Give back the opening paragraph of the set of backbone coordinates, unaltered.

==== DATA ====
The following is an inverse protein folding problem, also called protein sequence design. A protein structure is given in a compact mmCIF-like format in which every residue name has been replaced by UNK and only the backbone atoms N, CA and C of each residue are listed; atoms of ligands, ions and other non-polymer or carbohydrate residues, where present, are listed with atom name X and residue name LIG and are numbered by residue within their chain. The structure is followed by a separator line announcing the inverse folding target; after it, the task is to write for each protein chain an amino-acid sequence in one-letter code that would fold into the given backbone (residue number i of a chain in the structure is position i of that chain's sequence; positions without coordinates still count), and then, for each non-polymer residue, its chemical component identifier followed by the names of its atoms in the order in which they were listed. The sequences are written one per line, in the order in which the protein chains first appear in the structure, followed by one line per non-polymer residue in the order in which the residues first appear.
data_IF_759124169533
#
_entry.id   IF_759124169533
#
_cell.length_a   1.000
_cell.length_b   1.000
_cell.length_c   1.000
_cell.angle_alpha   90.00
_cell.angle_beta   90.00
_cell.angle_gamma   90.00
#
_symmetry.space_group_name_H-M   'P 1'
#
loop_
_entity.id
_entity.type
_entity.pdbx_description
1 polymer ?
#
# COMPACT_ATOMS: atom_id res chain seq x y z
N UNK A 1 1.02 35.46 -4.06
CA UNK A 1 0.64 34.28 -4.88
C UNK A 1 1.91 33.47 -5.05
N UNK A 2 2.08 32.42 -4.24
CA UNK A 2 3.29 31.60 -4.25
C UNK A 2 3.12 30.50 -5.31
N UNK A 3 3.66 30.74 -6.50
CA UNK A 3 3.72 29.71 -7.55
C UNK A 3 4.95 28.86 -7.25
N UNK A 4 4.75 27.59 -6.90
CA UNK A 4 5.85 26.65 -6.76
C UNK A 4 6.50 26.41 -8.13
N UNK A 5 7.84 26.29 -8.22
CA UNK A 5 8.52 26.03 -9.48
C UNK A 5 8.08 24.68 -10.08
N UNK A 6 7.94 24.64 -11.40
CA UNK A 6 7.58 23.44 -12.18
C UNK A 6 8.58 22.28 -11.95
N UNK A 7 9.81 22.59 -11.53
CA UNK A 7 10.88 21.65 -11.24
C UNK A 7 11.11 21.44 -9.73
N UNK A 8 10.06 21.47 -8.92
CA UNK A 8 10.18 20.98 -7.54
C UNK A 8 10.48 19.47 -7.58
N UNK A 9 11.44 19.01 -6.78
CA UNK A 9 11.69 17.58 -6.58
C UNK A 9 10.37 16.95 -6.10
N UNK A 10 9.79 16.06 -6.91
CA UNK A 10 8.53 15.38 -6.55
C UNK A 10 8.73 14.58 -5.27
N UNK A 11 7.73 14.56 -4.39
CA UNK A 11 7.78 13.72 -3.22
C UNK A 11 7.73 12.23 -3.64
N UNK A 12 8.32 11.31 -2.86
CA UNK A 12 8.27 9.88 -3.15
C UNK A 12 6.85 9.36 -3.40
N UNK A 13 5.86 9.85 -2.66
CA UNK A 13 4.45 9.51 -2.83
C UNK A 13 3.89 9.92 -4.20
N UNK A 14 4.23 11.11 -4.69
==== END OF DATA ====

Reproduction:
The following is an inverse protein folding problem, also called protein sequence design. A protein structure is given in a compact mmCIF-like format in which every residue name has been replaced by UNK and only the backbone atoms N, CA and C of each residue are listed; atoms of ligands, ions and other non-polymer or carbohydrate residues, where present, are listed with atom name X and residue name LIG and are numbered by residue within their chain. The structure is followed by a separator line announcing the inverse folding target; after it, the task is to write for each protein chain an amino-acid sequence in one-letter code that would fold into the given backbone (residue number i of a chain in the structure is position i of that chain's sequence; positions without coordinates still count), and then, for each non-polymer residue, its chemical component identifier followed by the names of its atoms in the order in which they were listed. The sequences are written one per line, in the order in which the protein chains first appear in the structure, followed by one line per non-polymer residue in the order in which the residues first appear.